In The News Quiz November 8, 2021

Should Democrats Care About President Biden’s Approval Rating?

President Biden’s approval rating—measured several times each month by various polling organizations, in a nation obsessed with public opinion standing—sank last week to 42 percent in an NBC poll, the lowest of his presidency. Fifty-four percent of American adults said they disapproved of Biden’s overall performance as president. Indeed, at the ten-month mark only one president in modern times scored lower in public esteem: Donald Trump, who polled at 37 percent in late October of his first presidential year (2017).

Biden’s plunge in popularity—down seven percentage points since late August—raises several questions. Is, as one news headline blared, the “Biden presidency in free-fall?” Does the president’s sagging public opinion rating imperil his legislative priorities on Capitol Hill, where Democrats hold a slender majority in both House and Senate? And, speaking of that majority, might low Biden poll numbers now translate into electoral disaster next November, when midterm elections will decide which party controls Congress?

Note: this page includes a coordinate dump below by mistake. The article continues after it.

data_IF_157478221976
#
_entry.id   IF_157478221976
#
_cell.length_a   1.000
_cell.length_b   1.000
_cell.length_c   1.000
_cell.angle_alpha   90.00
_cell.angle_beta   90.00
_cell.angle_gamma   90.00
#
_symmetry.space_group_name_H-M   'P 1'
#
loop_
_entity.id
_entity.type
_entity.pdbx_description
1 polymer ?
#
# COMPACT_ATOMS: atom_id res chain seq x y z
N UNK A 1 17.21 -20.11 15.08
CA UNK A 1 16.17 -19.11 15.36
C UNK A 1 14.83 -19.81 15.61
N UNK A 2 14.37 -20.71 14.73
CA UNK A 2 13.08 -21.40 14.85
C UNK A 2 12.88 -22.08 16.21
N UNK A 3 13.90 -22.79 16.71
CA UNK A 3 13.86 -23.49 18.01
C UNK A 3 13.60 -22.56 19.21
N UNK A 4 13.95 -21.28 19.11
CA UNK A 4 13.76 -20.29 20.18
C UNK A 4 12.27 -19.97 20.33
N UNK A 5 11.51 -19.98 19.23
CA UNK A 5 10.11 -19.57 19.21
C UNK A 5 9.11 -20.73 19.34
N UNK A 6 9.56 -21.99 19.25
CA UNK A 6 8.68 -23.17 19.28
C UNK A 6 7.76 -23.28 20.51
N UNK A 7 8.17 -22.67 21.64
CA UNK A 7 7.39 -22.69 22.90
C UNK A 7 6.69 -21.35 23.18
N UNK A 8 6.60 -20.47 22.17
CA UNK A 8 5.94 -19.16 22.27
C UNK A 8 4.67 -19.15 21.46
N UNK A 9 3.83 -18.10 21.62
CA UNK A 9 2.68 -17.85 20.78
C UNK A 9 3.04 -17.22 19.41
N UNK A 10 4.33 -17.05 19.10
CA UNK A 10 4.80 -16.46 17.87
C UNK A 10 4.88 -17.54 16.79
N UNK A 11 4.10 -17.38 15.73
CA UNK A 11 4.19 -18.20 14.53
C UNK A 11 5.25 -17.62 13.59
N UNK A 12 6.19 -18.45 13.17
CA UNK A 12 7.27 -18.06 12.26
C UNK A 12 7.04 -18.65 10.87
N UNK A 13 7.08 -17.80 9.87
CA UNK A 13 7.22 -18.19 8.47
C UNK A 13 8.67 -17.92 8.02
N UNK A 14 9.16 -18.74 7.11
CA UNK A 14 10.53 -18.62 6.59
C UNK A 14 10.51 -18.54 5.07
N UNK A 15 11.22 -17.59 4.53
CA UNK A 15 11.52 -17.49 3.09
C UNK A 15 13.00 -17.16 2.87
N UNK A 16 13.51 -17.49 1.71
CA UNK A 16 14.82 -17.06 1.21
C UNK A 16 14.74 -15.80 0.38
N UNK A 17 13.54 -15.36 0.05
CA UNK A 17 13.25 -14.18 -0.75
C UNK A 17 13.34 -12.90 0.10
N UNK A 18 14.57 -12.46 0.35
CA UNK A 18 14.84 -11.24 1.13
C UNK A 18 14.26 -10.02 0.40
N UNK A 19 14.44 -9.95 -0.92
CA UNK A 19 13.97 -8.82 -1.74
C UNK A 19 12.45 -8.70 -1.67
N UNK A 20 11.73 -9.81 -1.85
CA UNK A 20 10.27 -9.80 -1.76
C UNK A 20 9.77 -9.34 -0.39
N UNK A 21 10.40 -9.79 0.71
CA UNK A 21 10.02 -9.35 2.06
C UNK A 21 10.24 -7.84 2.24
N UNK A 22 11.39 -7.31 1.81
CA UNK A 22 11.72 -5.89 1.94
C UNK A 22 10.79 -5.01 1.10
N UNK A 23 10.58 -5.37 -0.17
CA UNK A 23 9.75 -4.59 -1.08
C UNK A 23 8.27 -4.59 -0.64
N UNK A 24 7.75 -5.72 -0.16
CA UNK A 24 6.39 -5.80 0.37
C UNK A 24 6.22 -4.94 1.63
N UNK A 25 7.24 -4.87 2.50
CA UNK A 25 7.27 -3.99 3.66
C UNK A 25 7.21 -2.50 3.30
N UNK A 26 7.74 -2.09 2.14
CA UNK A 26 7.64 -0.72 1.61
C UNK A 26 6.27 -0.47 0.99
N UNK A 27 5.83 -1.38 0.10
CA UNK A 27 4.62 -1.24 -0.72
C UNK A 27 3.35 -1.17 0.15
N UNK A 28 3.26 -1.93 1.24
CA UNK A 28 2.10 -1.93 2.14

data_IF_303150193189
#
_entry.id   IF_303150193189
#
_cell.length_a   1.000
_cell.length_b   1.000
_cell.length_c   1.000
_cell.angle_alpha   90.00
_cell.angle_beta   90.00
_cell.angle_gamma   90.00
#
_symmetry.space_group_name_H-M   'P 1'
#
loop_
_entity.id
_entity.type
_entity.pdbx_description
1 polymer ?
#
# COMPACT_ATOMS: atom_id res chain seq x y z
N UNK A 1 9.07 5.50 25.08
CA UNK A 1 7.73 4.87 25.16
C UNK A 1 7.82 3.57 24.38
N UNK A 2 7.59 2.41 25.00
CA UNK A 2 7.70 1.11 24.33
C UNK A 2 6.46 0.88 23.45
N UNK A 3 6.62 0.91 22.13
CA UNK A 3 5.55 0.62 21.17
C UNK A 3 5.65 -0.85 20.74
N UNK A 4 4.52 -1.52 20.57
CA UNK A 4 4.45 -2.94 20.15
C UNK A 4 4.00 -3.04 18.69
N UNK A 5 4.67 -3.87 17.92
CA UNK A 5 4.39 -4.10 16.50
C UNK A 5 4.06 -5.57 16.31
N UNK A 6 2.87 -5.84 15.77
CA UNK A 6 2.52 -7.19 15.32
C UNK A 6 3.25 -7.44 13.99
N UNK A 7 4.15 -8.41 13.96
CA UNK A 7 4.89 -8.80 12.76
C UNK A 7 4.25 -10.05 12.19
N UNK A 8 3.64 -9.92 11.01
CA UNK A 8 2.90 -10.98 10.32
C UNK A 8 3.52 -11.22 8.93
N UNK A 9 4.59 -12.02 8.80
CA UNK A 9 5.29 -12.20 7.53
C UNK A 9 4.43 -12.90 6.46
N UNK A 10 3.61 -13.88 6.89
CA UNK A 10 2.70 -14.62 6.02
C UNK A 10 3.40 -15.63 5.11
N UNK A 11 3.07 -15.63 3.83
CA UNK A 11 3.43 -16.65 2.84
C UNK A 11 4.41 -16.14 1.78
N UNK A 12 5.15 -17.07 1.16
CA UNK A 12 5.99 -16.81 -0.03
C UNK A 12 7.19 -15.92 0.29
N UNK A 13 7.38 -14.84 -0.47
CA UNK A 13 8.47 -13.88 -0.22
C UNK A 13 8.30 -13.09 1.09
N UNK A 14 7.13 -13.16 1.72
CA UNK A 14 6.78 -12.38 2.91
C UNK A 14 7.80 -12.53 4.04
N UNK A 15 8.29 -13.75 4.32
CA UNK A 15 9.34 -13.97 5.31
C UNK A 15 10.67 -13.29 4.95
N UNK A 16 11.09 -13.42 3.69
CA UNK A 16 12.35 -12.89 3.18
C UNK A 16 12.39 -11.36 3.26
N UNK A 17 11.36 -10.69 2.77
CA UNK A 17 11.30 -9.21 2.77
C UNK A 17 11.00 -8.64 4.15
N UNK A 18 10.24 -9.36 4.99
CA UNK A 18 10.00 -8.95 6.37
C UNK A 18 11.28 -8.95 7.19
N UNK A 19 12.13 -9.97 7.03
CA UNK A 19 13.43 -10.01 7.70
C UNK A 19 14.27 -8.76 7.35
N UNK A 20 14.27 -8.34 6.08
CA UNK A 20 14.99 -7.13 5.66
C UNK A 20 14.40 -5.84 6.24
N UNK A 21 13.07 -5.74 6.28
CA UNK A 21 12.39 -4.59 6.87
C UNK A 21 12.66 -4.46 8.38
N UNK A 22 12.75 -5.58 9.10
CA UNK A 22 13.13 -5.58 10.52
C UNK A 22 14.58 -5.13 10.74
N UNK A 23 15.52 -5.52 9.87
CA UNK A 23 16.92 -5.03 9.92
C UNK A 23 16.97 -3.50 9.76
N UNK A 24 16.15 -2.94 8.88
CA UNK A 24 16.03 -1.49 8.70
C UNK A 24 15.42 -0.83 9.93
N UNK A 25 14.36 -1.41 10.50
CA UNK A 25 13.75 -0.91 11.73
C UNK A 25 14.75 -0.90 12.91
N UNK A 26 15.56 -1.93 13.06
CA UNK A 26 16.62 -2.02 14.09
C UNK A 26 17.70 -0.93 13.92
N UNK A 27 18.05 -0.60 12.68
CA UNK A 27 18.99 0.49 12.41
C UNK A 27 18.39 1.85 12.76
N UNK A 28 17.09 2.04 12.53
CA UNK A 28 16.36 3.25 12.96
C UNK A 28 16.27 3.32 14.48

Political scientists attribute the presidential drop in the polls to a combination of events: COVID’s continued toll across the late summer and into fall, the botched U.S. military pull-out from Afghanistan, and slow job growth along with rising inflation. President Biden has also failed to ignite his party’s most passionate supporters, many of them on the progressive left. Biden seemed unconcerned, remarking “I didn’t run [for president] to determine how well I’m going to do in the polls.”

With major legislative initiatives—an infrastructure bill (see 9/13/21 ‘In the News’) and domestic-programs spending measure—both expected to be voted on soon in Congress, Biden’s declining favorability comes at a bad time politically. But major legislative achievements have boosted presidents in public opinion before. President Reagan threw his weight behind a package of economic reforms in Congress in 1984, and their apparent success (or a rising economy independent of those policy changes; economic historians differ) helped lift his opinion ratings to the highest of his early presidency.

As for the midterm elections next year, Democrats have reason to be concerned. A sitting president’s party nearly always loses House and Senate seats in a midterm—except when the president is polling at or above 50 percent popularity. Many factors are involved in any Senate or House race, of course, but a president falling in the polls can be a drag on their party’s candidates.

Read More:


Quiz Content